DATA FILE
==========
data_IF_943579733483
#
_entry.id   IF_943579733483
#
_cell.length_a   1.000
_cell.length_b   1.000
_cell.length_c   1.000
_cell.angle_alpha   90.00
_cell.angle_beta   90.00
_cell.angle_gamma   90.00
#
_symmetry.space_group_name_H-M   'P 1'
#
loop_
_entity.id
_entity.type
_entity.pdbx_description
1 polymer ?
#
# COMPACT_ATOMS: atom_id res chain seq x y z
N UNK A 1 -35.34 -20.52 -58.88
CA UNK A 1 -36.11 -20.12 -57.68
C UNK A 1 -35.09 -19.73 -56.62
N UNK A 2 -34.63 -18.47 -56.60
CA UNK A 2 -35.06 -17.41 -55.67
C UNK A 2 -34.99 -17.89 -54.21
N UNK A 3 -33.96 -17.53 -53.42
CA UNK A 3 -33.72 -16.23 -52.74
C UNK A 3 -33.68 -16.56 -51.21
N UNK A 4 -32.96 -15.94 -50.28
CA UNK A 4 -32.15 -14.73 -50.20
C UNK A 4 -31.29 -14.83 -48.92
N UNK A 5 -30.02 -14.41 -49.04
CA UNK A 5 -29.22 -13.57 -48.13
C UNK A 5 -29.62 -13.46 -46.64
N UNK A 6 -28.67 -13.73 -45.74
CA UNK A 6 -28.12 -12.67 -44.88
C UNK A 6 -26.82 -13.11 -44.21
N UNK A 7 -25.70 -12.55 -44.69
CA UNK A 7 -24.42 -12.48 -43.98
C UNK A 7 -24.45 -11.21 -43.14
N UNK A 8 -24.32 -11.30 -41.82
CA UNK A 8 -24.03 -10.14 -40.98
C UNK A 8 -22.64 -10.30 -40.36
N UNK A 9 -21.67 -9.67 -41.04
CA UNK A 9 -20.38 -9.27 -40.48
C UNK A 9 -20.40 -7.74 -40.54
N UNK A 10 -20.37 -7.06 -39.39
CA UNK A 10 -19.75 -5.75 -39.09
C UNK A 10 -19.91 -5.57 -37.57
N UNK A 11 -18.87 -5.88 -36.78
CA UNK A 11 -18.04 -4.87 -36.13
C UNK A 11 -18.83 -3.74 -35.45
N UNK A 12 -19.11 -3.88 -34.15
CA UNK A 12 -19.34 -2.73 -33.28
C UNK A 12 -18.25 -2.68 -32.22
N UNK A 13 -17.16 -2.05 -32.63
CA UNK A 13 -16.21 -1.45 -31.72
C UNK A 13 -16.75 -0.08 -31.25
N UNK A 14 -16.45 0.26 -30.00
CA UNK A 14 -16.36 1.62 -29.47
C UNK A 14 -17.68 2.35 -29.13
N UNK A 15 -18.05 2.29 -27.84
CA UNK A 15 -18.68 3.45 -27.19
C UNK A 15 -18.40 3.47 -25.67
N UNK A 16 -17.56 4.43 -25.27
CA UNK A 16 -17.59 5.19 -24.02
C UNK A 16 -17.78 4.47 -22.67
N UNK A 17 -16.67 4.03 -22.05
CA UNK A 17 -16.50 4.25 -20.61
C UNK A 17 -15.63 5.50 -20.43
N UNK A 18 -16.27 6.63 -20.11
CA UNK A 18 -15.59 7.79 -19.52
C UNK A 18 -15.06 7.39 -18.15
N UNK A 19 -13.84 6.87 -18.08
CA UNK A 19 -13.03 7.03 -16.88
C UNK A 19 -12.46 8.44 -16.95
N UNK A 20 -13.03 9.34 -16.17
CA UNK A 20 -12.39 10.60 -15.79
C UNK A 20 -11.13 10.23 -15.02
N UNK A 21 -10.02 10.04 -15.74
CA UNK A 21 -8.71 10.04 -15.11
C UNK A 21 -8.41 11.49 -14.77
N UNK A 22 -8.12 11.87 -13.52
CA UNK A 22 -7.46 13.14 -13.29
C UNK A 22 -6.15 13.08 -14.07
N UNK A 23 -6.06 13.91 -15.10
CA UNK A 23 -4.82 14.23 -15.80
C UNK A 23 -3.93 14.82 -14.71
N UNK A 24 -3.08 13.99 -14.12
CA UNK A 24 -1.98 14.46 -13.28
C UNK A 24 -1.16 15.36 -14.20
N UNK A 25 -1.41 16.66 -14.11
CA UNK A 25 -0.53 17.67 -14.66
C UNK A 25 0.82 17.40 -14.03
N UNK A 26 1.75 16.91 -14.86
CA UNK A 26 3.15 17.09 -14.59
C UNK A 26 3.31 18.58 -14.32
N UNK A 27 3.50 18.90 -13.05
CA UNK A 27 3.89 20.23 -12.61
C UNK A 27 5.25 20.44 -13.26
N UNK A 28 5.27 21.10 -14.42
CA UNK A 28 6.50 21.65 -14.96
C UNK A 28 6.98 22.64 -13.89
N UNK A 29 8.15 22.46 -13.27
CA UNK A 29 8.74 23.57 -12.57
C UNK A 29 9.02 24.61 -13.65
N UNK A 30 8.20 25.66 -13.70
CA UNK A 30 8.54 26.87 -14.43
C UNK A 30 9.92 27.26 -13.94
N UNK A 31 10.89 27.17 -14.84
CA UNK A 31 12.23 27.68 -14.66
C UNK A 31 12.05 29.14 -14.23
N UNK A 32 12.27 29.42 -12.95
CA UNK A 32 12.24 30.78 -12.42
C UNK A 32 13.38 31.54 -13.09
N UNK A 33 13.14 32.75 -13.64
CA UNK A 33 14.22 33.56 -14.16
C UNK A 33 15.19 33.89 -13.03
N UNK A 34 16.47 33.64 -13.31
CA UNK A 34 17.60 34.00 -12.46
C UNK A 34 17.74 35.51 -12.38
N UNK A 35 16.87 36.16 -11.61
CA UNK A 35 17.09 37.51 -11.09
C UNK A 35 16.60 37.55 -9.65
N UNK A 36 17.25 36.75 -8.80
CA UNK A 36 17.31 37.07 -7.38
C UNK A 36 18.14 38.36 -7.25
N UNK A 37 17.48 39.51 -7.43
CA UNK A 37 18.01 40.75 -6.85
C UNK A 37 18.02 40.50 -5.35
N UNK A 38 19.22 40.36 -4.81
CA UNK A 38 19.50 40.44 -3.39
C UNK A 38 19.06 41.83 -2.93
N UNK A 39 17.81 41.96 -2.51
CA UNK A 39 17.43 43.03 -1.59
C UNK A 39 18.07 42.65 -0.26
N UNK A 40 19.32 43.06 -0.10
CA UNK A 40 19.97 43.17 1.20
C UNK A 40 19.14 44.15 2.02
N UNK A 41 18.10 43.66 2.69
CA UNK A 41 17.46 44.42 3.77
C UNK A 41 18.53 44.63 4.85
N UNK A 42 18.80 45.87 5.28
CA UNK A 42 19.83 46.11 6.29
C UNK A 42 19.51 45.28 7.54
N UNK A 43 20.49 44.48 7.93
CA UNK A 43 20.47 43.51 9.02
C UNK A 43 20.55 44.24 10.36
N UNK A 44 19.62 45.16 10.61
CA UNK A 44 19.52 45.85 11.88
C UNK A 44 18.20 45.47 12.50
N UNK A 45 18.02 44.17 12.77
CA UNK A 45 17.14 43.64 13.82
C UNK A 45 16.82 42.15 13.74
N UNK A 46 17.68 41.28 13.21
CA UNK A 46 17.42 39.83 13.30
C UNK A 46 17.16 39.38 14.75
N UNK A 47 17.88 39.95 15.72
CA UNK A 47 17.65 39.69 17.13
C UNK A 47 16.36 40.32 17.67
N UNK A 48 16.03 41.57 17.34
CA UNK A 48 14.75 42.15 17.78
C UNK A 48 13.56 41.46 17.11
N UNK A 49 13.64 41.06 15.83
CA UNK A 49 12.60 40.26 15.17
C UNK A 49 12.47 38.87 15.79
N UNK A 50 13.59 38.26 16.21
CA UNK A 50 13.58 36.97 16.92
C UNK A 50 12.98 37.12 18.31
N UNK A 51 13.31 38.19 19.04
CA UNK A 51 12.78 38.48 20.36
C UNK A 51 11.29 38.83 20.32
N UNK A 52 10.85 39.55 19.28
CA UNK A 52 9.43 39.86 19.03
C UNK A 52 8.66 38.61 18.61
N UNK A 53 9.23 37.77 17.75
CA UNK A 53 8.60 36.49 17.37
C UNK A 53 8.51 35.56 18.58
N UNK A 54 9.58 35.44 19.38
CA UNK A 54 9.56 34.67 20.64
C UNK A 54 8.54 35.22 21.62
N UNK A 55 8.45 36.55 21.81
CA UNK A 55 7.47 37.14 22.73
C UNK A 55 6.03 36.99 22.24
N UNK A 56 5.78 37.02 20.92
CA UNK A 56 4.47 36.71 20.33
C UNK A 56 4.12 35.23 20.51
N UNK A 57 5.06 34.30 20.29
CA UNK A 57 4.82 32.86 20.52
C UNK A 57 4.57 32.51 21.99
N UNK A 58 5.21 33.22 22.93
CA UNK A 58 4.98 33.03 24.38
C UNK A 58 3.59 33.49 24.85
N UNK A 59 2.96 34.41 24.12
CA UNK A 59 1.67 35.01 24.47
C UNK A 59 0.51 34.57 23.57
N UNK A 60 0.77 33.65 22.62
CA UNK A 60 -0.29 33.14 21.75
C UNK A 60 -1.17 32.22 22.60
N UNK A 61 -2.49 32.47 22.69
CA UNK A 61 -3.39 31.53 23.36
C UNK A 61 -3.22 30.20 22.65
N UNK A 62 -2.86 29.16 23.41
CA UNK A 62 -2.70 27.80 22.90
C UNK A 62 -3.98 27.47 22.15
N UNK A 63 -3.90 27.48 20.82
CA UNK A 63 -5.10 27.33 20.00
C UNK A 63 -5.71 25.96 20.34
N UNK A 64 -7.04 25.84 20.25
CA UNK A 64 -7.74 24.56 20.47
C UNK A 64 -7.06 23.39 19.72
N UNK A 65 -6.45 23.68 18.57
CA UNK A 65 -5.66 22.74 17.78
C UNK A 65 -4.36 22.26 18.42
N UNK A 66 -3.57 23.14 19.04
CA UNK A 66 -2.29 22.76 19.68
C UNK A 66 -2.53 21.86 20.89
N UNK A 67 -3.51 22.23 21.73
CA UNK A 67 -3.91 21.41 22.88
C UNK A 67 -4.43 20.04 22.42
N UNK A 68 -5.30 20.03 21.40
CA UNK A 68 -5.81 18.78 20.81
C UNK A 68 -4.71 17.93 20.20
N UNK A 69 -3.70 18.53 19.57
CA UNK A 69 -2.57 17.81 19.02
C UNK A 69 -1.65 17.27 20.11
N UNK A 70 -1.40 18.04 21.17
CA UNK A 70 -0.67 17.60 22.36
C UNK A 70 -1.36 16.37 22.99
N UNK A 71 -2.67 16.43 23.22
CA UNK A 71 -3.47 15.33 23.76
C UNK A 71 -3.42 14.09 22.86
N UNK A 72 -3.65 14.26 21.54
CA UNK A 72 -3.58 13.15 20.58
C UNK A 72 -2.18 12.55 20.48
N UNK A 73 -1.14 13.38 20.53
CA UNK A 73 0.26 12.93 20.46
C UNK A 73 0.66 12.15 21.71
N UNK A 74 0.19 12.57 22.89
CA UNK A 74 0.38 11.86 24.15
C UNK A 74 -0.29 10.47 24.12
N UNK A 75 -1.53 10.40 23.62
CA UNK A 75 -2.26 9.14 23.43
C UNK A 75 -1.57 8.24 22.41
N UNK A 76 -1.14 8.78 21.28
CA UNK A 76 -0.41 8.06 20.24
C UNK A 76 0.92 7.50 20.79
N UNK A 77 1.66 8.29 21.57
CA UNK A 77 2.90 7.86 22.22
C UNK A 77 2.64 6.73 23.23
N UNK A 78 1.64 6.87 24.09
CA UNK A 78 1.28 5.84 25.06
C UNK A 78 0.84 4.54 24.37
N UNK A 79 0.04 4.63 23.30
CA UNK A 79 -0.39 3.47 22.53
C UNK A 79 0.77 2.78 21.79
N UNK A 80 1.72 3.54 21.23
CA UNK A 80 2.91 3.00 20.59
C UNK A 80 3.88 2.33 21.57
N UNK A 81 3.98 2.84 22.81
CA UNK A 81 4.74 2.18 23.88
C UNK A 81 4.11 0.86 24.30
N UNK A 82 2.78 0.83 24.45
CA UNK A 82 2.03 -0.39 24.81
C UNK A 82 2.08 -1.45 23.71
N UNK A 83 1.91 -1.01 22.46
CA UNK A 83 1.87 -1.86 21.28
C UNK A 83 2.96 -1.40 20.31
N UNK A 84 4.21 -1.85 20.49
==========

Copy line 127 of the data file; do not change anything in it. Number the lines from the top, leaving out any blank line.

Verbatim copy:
CA UNK A 36 17.31 37.07 -7.38